That means that the iPhone is cheaper overall than other phones when considering total cost of ownership over its lifetime, even much cheaper phones with a subsidized upfront cost. Obviously, more expensive phones that compare to the iPhone in features are even more expensive when a service plan is included.
Add in the cost of enough RAM to make these phones usable–and the $100 annual licensing fee for using Blackberry push email service–and the total cost of ownership of even cheap phones rapidly outpaces the iPhone.
That explains the need for analysts’ handwaving about the iPhone’s “scary price.” If they hadn’t unleashed their misinformation campaigns, the iPhone’s overall value would be painfully, embarrassingly obvious.
Pointing out the true cost of the iPhone makes their lack of credibility painfully and embarrassingly obvious.
Resale value: One thing the analysts never bring up is resale value. That’s because a typical second hand mobile is nearly worthless. After two years, even the fanciest mobiles look old and outdated. The frantic pace of technology advancement creates a short upgrade cycle that induces users to buy a new phone regularly. Since most mobiles are only phones with some mobile-dependent PDA features, and since there are so many discarded phones on the market, second hand mobiles have a resale value near zero.
The iPhone is also a high quality iPod and WiFi web browser, making it useful even without mobile service. In fact, lots of people are interested in using it as a fancy iPod today at full price, and are trying to spoof activation in order to own it without a phone plan.
When a user upgrades to a new iPhone in 2009, their original iPhone will still retain a decent resale value, just as Apple’s iPods uniquely retain a high resale value. A 2005 iPod might only need a new battery, now commonly available for $20 or less in a DIY kit.
Even a broken iPod is worth significantly more second hand than competing MP3 players, particularly the PlaysForSure models abandoned by Microsoft, which are now largely worthless and obsolete. There was never any real demand for new PlaysForSure players, let alone second hand ones.
So despite analysts’ hyperbolic claims, the iPhone is not only competitively priced against similarly featured phones, it’s actually cheaper in the long run when compared to any smartphone, and it will retain more value after two years than any other phone.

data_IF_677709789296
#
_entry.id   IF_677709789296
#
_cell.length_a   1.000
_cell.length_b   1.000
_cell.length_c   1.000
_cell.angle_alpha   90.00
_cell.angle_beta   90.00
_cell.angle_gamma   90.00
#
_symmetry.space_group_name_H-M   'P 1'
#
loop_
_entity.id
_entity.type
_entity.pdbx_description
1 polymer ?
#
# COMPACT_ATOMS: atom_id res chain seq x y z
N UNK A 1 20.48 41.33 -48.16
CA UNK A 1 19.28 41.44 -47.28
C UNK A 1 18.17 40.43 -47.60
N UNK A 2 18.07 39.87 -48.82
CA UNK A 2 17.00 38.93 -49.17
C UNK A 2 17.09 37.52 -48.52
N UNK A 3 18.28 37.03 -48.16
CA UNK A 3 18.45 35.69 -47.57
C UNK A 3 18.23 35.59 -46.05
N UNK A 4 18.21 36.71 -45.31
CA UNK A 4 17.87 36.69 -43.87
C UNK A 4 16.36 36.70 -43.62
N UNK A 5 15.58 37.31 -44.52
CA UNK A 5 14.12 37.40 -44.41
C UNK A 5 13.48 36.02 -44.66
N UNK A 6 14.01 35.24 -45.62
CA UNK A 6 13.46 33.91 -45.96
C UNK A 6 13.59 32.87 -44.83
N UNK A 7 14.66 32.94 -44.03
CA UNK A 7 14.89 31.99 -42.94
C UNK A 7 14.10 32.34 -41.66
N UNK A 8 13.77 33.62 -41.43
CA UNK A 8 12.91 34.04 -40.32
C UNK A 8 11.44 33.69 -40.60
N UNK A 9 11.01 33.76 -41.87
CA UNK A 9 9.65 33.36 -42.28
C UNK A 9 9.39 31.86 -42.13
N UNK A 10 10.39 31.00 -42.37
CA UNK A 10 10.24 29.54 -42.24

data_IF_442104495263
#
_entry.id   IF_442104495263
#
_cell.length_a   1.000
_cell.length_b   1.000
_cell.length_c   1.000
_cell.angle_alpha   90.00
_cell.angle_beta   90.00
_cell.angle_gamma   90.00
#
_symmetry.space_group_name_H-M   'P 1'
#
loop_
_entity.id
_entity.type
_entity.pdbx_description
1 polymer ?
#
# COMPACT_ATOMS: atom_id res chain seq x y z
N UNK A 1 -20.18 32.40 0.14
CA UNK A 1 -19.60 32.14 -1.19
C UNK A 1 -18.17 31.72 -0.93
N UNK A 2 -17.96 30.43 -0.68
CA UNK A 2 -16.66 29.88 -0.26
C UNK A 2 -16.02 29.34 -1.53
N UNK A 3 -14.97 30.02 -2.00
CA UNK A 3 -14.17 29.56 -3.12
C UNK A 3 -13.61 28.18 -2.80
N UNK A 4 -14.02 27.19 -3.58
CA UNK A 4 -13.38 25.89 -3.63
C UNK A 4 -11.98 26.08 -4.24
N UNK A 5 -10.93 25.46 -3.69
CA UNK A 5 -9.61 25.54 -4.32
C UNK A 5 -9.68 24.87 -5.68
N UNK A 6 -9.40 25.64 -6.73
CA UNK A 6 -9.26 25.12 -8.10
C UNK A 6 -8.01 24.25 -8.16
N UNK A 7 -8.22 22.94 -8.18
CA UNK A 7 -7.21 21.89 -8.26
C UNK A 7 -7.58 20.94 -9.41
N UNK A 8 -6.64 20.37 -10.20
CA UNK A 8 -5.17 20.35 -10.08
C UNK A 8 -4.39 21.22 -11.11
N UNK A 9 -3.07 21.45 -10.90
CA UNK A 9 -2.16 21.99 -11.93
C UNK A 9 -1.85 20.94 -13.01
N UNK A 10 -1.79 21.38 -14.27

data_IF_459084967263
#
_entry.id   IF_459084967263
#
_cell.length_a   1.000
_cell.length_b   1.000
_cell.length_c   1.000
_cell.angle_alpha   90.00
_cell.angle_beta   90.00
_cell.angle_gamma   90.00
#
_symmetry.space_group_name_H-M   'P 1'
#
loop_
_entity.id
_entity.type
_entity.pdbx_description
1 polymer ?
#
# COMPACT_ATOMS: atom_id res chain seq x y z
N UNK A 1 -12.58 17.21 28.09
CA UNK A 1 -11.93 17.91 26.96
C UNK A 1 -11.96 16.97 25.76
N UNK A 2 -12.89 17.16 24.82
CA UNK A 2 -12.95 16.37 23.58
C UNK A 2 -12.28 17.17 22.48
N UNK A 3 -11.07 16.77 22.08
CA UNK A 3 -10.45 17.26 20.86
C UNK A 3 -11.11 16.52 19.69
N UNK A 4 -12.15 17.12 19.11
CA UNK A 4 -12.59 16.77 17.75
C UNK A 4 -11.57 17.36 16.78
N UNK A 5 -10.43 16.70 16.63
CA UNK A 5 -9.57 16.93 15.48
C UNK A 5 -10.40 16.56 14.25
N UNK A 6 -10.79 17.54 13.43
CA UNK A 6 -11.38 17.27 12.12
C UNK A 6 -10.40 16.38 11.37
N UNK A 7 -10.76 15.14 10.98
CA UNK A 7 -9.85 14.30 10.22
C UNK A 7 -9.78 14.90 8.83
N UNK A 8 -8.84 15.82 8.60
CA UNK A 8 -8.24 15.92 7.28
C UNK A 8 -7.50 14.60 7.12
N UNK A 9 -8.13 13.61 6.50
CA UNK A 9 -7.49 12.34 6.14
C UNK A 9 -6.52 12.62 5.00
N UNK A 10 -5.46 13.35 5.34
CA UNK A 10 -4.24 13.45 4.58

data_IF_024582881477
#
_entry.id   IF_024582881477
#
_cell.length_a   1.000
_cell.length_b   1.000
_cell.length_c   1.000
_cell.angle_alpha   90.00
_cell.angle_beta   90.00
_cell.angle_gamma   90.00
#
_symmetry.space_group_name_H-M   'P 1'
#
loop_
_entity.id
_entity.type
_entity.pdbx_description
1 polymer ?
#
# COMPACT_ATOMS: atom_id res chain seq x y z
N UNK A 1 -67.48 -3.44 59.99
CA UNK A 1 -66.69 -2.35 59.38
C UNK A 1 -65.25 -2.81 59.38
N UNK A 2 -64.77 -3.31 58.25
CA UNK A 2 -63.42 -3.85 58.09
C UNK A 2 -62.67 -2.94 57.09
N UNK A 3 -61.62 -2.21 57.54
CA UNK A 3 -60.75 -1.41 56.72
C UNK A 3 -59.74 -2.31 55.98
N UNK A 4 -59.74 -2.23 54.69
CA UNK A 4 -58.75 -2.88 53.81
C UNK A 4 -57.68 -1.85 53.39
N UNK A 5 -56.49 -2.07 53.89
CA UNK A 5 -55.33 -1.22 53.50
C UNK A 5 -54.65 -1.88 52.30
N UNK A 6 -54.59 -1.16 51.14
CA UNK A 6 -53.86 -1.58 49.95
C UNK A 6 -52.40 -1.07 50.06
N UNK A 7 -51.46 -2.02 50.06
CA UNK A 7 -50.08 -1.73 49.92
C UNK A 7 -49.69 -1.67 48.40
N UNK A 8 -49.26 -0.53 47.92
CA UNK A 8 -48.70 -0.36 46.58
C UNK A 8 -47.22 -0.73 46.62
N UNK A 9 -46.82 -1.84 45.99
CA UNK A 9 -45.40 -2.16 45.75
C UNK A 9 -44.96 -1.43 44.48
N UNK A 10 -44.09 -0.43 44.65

Anyone trying to make the case that the iPhone is expensive is simply presenting carefully constructed but false information.
iSuppli’s Faulty Profit Analysis.
The real reason analysts seem so upset about the iPhone’s price is not that it’s more expensive, but that it appears to be profitable for Apple.
The famous iSuppli parts breakdown gustimate purported to demonstrate that Apple has given the iPhone a price that includes a 50% profit margin, nearly double the cost of its parts. However, this is false for two reasons.
The first problem is that if the iPhone is grossly overpriced at $600, how is it that other high end phones from Nokia, Sony Ericsson, HTC and LG aren’t similarly overpriced? They cost $750-950, and offer a poorer screen, uglier interface, bulkier package, and less battery runtime. Why should they cost significantly more?
And what about the lower end phones from Motorola, Palm and Blackberry, which offer nothing comparable the iPhone’s hardware features, but still cost hundreds of dollars?
The second problem is that everything is marked up to cover overhead, shipping, and other costs. The iPhone’s hardware markup is no different than other typical consumer electronics, outside of video game consoles and other categories where the hardware is sold at a loss in an effort to sell games. The company has also reported:
- the $200 iPod nano cost Apple $90
- the $500 PlayStation 3 costs Sony $805.85
- the $300 Xbox cost Microsoft $323
- the $400 Xbox 360 cost Microsoft $525
Little mention is ever made about iSuppli’s teardown price estimates of other phones, although company spokesman Eric Pratt reported that he “expects similar margins” for HTC’s TyTN and Nokia’s N95. There were certainly no press covering iSuppli’s guesswork on other phones’ cost or profits. Why not?
While it’s embarrassing that Microsoft and Sony appear to be losing money on their flagship game consoles, it is well known that the margins on the iPod nano were not over 50%. Apple sold tens of millions of them, and has not reported profit results that support the idea of 50% profit margins on the bread and butter of its iPod sales.
The idea that Apple’s iPhone is unreasonably priced and has an unusually and excessively high profit margin is a fictional creation of paid-to-say analysts.
The next time you hear a pundit referring to the iPhone’s “$2000” price or its “50% profit margin,” you can rest assured that ignoring the rest of their comments is probably the best way to avoid being mislead by the noise of their desperate astroturfing.
This is only the first of ten Apple scandals invented by fraudulent info-twisters. The next faux-scandal made it to the headlines in an even more painfully absurd and embarrassing way. It’s up next.